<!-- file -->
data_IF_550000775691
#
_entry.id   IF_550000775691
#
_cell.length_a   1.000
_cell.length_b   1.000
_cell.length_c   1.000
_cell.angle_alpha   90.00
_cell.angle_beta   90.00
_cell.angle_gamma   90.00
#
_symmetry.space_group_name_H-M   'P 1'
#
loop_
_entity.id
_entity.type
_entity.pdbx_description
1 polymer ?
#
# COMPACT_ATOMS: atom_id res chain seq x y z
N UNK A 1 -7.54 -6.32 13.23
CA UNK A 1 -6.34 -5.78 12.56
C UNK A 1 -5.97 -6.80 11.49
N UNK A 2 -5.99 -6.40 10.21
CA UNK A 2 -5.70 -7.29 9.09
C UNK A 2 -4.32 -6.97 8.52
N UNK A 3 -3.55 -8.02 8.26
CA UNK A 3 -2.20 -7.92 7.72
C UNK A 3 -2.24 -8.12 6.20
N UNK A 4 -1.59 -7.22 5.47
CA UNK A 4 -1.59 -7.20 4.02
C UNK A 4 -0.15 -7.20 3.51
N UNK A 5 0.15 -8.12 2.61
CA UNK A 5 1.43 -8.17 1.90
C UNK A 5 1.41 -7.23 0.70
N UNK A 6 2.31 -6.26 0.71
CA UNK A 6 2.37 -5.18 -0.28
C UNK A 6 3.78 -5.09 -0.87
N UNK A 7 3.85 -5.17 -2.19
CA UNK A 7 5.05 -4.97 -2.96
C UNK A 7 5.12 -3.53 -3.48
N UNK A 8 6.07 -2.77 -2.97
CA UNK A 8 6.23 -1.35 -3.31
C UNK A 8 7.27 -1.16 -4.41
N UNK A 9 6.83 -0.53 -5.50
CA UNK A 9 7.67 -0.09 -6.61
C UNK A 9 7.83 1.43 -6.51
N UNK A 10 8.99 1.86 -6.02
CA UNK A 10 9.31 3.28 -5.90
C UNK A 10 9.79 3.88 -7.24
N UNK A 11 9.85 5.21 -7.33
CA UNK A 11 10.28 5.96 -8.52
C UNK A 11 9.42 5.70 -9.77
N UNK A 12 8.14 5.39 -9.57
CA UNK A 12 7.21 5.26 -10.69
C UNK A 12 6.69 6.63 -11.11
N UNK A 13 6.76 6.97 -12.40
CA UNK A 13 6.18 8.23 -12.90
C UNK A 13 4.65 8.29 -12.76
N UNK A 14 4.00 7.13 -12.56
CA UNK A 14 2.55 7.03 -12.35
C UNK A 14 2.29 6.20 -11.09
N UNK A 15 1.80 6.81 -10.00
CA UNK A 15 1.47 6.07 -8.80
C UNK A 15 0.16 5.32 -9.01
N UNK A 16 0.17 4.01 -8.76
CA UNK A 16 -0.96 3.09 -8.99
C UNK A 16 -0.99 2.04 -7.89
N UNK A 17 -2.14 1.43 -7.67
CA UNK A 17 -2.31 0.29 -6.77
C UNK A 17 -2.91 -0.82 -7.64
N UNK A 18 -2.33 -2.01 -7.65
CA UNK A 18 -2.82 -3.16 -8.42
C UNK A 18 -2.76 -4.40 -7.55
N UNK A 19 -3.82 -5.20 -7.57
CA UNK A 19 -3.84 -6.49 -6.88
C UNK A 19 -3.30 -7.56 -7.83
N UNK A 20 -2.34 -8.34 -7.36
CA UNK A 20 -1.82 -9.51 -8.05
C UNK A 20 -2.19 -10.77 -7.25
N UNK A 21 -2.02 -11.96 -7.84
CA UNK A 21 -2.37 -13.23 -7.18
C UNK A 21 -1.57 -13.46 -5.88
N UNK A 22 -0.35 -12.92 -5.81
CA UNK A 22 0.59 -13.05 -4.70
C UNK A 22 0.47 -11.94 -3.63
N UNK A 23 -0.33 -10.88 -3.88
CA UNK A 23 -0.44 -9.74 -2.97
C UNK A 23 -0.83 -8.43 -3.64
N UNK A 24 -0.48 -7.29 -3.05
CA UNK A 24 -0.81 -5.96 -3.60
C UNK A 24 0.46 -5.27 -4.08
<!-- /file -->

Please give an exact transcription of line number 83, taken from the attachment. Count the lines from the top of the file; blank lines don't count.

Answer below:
C UNK A 21 -1.57 -13.46 -5.88